Only the most blinkered partisan could present the last forty years of the Church’s history as an unqualified Age of Improvement. In many parts of the world, to be sure, the Catholic faith is growing, even amid hardships and persecutions. Where the Church’s proclamation of the gospel meets the human thirst for God the result is often a great deepening of faith, undeterred by obstacles.
Closer to home the picture, as we know, is less inspiring. Within the Catholic community in Britain the level of religious consciousness is low and practice correspondingly lax. The impact of secularisation is all-too evident in the woolly beliefs and values, the self-involved religiosity, the empty, bustling activism of the typical parish congregation. A retrieval of vital perspectives lost during the years of post-conciliar disorientation remains an urgent priority.
Foremost among the elements of the new evangelisation proclaimed by the late Pope John Paul is a sense of the universal call to holiness – the rediscovery by each believer of his or her vocation to live in communion with God. This is the basic premise of Hubert Van Zeller’s short book, Holiness, A Guide for Beginners, originally published in the early 1960’s as Sanctity in Other Words and made available again under this new title by the American Sophia Institute Press.
Van Zeller was born exactly a hundred years ago (1905) of English parents living in Alexandria in Egypt, then a British protectorate. As a young man he entered the Benedictine Abbey at Downside near Bath, where he had attended school. During the 1940’s and ‘50’s he became a prolific author of spiritual books and belonged to the circle of influential Catholic writers active at that time, including Evelyn Waugh, Ronald Knox, the Jesuits C.C. Martindale and Martin D’Arcy, Gerald Vann, O.P. and others.
In all Van Zeller’s books devotion to God is a robust, demanding affair. He detected early signs of the shift in the understanding of spirituality - away from the worship of God and towards the quest for personal satisfaction – and sought to resist it. He considered a purely secular view of life to be unnatural and ultimately self-destructive, and as he lived until 1984 he survived long enough to witness the logical outcome of the tendencies he had decried decades before.
“God wants you to be holy,” he tells his readers in this short work, ”gives you the grace to be holy and does not want to listen to your objections about not wanting to be holier than anyone else.” (p.72) What distinguishes the saints from the rest of us is (1) that they resolutely “keep clear of anything they think is going to get in the way of grace” and (2) that “they head directly for the Lord”. (p.8).
There are separate chapters on the role of the theological virtues – faith, hope, charity – in the spiritual life of the Christian.
Faith for Van Zeller is an all-encompassing mentality which “looks beyond outward appearances for a reality and a truth that a worldly view denies” (p.38). Faith in Christ enables the follower of Christ to discern the purpose of suffering and other apparently negative experiences where the unbeliever finds only meaninglessness or absurdity.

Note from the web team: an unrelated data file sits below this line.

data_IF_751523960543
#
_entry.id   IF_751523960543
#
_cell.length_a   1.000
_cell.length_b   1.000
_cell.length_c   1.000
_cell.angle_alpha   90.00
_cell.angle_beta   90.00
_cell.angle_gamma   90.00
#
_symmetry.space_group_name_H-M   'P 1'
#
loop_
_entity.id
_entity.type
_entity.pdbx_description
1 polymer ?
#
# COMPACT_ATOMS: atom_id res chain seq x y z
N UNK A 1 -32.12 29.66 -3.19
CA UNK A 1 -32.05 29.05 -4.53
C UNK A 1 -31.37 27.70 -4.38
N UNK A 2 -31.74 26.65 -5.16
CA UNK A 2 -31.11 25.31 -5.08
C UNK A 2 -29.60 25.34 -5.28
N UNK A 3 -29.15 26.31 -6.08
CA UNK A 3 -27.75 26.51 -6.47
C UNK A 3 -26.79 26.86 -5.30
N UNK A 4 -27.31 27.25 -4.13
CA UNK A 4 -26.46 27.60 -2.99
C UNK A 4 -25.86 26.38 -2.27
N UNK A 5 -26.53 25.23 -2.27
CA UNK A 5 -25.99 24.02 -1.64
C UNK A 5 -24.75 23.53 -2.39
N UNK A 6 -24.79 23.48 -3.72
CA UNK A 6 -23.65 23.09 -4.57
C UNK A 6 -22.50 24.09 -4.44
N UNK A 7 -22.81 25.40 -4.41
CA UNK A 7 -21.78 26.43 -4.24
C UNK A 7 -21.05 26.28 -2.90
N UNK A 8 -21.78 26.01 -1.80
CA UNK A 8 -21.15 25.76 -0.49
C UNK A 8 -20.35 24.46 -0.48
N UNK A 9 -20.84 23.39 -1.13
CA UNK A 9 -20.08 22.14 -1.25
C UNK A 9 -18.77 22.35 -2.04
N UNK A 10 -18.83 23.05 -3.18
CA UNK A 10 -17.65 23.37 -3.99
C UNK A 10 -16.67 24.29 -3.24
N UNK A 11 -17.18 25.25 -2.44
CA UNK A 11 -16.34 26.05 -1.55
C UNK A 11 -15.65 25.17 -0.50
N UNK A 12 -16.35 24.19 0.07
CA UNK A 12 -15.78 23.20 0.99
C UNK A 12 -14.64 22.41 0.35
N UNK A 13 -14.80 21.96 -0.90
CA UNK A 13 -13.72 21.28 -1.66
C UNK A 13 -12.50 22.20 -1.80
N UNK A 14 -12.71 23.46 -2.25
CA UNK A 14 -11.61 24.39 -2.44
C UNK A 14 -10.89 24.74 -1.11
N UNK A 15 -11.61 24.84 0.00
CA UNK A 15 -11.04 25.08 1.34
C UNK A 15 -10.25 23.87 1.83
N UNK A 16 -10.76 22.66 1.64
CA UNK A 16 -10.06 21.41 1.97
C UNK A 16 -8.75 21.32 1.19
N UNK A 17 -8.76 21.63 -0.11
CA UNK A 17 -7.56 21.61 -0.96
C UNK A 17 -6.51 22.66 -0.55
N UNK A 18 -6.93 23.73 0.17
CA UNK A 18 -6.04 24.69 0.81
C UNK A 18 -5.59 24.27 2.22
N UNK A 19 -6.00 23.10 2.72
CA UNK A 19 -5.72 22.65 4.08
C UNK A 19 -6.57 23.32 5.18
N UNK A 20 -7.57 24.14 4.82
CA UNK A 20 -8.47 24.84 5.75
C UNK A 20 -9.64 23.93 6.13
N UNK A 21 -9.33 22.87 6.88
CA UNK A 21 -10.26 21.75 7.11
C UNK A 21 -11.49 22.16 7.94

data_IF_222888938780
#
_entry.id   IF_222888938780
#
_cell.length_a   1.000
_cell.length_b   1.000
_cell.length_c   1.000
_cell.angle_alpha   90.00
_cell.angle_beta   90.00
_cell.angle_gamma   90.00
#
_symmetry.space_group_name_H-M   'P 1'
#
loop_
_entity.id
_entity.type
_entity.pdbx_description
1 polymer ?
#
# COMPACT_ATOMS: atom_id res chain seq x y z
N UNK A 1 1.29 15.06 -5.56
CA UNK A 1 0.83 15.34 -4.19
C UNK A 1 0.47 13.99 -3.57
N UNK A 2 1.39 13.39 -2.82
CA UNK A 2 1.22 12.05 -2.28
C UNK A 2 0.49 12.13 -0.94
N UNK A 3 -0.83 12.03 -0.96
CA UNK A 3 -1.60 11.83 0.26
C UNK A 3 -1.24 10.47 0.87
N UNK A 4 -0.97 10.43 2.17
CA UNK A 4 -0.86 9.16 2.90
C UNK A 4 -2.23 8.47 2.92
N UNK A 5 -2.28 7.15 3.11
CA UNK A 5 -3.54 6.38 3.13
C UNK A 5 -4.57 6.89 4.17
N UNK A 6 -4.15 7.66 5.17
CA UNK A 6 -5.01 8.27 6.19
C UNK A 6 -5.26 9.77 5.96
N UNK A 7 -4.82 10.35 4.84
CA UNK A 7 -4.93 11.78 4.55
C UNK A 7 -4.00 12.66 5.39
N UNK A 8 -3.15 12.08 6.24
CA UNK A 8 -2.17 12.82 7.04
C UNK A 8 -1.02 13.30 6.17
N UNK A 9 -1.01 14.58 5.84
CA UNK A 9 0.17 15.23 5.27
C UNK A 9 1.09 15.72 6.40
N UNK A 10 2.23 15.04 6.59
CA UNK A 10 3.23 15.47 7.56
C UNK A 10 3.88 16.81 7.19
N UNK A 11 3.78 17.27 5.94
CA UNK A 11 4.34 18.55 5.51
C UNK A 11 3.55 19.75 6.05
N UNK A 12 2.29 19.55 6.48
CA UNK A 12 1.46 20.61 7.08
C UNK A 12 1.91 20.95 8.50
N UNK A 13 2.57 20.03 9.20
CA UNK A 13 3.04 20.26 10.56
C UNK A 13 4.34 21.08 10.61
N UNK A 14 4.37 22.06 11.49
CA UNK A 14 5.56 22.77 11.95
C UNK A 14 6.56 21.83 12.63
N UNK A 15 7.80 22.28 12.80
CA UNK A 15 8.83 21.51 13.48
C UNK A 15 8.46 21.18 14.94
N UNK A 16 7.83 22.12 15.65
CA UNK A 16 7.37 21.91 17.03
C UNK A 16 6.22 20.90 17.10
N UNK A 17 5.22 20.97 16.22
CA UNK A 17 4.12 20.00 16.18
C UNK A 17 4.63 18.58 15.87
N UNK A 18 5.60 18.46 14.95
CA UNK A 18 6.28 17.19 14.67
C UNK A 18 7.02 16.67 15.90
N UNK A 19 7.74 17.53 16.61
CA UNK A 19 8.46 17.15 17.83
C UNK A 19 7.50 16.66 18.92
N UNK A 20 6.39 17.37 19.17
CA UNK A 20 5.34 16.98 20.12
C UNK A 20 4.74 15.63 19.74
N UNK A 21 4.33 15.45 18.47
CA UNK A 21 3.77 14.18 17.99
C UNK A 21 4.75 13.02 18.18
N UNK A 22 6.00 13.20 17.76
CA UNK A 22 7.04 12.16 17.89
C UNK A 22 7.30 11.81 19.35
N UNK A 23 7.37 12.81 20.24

Hope is mainly a matter of trust in God’s providential oversight, guiding us through difficult times even when we have no sense of his presence:
“One of the chief differences between the saints and ourselves,” Van Zeller says, “is that when things go wrong (and they never go absolutely right for very long), the saints take it for granted that God is treating them lovingly and wisely; we, on the other hand, jump at once to the conclusion that God either does not mind what happens to us or is handing out a punishment” (p.48).
The content of holiness, of course, is love – the sympathy, long-suffering, consideration, patience, compassion and self-forgetfulness which can only become our consistent practice through close and deepening contact with God. If charity is the material of holiness, Van Zeller argues, “it follows that the nearer we get to becoming saints, the less critical we shall be of others and the more welcoming.”
“We shall want to forgive, we shall want to share, and we shall want to bring others into the circle of God’s love. And all this we shall do because we want to please our Lord. In showing charity we cannot miss. In almost everything else, we can make fools of ourselves by greed and selfishness, but in the matter of charity, we are giving out God himself.” (p.60).
Two threads run through the whole book. First we cannot make ourselves holy, but have to rely completely on God. The more we can admit our own weakness and insufficiency the better our chances of becoming saints.
Second, as we journey into closer communion with God we find that our motivations are transformed: the desire to give God glory and praise replace our natural self-centred desire to obtain happiness or pleasure for ourselves. At a time when “spirituality” is viewed as a sort of lifestyle accessory and an expression of individual personality, the traditional conviction that each of us has been created to glorify God rather than to pursue our own freely-chosen goals may comes as a shock even to many ordinary churchgoers.
Catholics in Britain have become used to the plans and projections of church leaders and their managerial minions: the endless meetings, the streams of chatter, the meagre fruits. Van Zeller’s short, accessible book reminds us that “unless the Lord build the house, in vain do its builders labour” (Psalm 127:1). When all is said and done the only thing that will ever revitalise the Church is the witness of lives filled with God. Holiness, A Guide for Beginners encourages us to take the first steps in that direction.
Holiness, A Guide for Beginners by Dom Hubert Van Zeller, Sophia Institute Press, ISBN: 0-918477-45-X.